Reinforce, not bribe
One of the most difficult concepts that many parents struggle with is the use of reinforcement vs. bribery. First consider when the item/activity is presented. Has a behavior occurred that you want to see more of? Is there something happening that you are trying to make stop? These questions can help you decide if your technique is utilizing reinforcement or using bribery.
I was at the store and saw a little something for my Little Miss at home. She had stayed home with Daddy and they have been having a good day. When I get home, I am excited to give Little Miss her treat, and have it ready in my hand. When I open the door, Little Miss is loudly crying. Daddy had asked her to pick up the puzzle she was playing with and Little Miss is not very happy about it. I hold out the treat and say “I have something for you. First pick up the puzzle and you will get it.”
Though my intentions were sound, this scenario outlines a bribe instead of reinforcement. In this scenario, I wanted Little Miss to stop crying and follow her Daddy’s instruction of picking up the puzzle. I had a powerful reinforcer literally in my hand, so I attempted to put it to use. However, in order to begin the process of Little Miss getting back on track, I interrupted her behavior with the item identified as a reinforcer. Essentially, the item was presented WHILE she was engaging in behaviors that I was not interested in seeing more of. Even though I presented it with an instruction, the presentation came during the episode of the behavior. This MAY increase the tantrum behavior rather than the cleaning up behavior since the tantrum was the precursor to the presentation of the new treat. Let’s tweak the scenario a bit and see the difference:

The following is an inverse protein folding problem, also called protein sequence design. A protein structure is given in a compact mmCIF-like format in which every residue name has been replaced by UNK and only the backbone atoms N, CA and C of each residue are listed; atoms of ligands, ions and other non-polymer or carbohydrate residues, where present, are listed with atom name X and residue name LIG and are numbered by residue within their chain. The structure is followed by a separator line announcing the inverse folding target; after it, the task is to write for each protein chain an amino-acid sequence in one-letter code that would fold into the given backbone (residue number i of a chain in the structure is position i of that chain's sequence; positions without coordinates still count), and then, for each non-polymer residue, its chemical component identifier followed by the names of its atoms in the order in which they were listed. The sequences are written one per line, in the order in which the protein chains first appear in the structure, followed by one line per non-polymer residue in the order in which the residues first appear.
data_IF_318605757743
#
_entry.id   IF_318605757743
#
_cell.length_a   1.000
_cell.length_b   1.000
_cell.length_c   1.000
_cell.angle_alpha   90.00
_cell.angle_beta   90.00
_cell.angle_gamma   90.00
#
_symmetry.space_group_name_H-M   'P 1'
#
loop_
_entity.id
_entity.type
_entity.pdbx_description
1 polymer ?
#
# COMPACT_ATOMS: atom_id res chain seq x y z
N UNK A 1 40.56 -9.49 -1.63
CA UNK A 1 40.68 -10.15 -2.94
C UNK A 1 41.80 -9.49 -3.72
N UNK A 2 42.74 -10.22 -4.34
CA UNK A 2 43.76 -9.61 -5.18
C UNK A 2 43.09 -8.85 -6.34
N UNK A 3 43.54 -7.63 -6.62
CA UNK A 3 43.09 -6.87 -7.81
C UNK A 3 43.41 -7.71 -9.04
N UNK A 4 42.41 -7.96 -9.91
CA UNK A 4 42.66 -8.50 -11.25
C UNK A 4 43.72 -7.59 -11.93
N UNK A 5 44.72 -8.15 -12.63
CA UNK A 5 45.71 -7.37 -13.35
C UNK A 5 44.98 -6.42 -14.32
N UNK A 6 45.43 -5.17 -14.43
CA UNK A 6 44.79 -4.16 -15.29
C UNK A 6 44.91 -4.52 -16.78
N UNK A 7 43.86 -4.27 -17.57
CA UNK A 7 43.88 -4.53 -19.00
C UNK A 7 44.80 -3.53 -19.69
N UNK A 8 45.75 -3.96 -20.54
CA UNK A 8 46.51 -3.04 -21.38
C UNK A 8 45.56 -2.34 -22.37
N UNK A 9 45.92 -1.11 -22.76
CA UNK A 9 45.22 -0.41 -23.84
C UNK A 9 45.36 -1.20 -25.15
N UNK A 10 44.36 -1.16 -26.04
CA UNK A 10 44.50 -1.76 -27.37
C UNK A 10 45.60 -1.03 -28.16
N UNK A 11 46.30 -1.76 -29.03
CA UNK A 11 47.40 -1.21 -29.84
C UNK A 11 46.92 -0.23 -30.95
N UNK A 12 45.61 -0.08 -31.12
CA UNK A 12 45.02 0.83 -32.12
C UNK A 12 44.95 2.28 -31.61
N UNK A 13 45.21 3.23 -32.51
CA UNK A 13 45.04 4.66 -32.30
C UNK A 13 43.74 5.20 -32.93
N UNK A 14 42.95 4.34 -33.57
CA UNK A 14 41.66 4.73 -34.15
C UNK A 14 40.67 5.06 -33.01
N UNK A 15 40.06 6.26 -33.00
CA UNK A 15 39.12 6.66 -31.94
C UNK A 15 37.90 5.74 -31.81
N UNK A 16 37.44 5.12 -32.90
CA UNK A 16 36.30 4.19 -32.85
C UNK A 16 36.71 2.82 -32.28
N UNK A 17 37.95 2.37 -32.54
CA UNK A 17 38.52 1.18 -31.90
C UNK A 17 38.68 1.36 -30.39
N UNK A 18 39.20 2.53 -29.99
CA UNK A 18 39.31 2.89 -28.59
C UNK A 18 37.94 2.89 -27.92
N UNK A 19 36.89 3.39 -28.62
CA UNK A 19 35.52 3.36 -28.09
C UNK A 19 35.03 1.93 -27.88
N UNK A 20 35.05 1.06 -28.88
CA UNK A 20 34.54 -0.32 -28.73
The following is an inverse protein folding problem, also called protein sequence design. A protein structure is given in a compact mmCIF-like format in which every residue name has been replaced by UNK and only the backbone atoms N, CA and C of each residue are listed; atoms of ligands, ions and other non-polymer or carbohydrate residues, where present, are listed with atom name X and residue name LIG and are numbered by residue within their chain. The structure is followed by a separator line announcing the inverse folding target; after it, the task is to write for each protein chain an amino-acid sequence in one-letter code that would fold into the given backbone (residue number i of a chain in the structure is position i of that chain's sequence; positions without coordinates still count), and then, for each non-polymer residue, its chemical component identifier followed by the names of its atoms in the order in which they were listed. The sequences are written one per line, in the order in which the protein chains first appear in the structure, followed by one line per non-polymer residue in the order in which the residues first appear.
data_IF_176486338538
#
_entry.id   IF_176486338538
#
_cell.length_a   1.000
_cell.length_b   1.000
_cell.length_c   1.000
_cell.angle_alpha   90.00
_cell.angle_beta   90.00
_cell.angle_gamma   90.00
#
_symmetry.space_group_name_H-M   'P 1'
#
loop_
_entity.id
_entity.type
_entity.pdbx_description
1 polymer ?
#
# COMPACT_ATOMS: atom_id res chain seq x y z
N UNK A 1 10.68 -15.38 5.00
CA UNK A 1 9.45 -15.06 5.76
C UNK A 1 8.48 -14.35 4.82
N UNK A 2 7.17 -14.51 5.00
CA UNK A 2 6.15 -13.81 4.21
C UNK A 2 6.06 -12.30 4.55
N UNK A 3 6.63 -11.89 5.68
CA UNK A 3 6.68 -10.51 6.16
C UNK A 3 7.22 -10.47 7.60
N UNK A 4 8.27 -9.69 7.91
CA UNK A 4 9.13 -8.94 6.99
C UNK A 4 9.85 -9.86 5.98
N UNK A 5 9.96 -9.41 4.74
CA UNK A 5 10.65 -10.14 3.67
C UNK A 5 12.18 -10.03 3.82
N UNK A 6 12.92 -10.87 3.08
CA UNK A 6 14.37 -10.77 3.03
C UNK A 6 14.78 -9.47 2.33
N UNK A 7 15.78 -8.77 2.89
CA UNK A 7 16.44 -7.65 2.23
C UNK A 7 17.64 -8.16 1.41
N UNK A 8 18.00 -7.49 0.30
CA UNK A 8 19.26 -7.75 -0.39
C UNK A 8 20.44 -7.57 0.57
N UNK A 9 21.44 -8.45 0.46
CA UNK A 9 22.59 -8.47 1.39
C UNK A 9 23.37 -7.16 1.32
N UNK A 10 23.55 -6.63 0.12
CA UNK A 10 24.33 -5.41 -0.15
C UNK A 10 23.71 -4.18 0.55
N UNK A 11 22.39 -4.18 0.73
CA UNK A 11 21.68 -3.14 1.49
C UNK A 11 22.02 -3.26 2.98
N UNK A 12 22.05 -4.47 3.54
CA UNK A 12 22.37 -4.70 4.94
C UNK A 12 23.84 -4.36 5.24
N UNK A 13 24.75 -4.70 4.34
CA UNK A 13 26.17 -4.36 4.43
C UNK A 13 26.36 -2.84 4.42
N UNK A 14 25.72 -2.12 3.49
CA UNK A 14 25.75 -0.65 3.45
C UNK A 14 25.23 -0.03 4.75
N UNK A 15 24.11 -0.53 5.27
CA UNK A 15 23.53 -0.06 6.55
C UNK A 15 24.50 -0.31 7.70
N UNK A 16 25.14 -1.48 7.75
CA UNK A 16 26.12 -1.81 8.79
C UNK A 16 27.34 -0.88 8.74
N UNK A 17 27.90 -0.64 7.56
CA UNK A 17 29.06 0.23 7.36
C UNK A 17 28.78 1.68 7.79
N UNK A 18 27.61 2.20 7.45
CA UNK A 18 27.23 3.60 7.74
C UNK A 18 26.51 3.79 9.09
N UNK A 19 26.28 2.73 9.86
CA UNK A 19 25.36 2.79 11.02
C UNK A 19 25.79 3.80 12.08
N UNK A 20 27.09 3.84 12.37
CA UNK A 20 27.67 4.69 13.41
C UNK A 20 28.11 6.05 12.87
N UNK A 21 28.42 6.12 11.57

I was at the store and saw a little something for my Little Miss at home. She had stayed home with Daddy and they have been having a good day. When I get home, I am excited to give Little Miss her treat, and have it ready in my hand. When I open the door, Little Miss is loudly crying. Daddy had asked her to pick up the puzzle she was playing with and Little Miss is not very happy about it. I quickly place the treat out of sight and get down with her helping her follow through Daddy’s instruction. Hand over hand at first, together we place a few pieces into the toy box. She begins to put forth more effort so I praise her and begin to back away. As she takes over the process on her own Daddy praises her and I quietly hand Daddy the treat to hand to her. The moment she is picking up the pieces without a fit, Daddy presents her the new treat.
Here, instead of interrupting the crying with the offer of the treat I waited for her to begin to engage in the behavior I wanted to see more of. Then allowed Daddy (who originally asked her to clean up) to interrupt the cleaning behavior with the treat. This little change can make a big difference with regard to which behavior increases.
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